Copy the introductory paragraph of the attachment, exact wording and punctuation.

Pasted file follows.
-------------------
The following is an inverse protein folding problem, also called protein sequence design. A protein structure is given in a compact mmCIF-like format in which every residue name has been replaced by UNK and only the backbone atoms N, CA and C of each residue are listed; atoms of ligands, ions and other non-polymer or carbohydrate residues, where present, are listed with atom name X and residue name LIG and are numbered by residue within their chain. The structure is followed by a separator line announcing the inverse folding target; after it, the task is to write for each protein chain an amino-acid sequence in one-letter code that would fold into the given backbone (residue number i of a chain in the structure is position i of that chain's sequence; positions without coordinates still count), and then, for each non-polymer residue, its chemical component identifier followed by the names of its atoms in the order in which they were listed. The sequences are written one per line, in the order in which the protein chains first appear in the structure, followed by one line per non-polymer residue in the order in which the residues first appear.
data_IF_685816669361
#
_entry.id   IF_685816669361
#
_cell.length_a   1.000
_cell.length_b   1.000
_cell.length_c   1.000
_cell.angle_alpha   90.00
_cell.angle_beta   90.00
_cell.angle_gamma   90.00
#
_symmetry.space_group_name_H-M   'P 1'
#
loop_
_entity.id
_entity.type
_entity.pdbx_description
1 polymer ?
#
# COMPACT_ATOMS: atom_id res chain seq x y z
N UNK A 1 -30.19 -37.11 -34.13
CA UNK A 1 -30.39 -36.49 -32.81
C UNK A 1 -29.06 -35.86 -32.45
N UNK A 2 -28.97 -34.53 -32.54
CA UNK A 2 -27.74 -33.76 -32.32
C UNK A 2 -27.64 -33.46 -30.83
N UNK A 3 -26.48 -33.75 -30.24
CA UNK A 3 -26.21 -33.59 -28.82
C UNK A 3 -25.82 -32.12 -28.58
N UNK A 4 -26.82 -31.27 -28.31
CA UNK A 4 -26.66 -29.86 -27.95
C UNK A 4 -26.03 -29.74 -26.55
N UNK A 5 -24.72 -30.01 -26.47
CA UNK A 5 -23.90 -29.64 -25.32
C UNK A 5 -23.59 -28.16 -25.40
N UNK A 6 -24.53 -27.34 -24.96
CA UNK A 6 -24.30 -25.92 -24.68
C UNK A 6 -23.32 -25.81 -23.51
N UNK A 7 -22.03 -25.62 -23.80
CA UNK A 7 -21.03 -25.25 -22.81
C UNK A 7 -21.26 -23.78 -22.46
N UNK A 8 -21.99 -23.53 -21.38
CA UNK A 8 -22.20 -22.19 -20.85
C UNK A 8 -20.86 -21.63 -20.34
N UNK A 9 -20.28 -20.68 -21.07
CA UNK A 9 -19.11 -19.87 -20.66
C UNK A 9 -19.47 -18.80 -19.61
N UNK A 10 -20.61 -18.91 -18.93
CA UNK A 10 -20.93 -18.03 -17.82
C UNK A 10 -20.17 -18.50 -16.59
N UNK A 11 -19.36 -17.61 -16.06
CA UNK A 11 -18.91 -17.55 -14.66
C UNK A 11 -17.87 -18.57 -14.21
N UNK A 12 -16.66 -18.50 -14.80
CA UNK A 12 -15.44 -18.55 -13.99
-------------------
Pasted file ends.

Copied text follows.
The following is an inverse protein folding problem, also called protein sequence design. A protein structure is given in a compact mmCIF-like format in which every residue name has been replaced by UNK and only the backbone atoms N, CA and C of each residue are listed; atoms of ligands, ions and other non-polymer or carbohydrate residues, where present, are listed with atom name X and residue name LIG and are numbered by residue within their chain. The structure is followed by a separator line announcing the inverse folding target; after it, the task is to write for each protein chain an amino-acid sequence in one-letter code that would fold into the given backbone (residue number i of a chain in the structure is position i of that chain's sequence; positions without coordinates still count), and then, for each non-polymer residue, its chemical component identifier followed by the names of its atoms in the order in which they were listed. The sequences are written one per line, in the order in which the protein chains first appear in the structure, followed by one line per non-polymer residue in the order in which the residues first appear.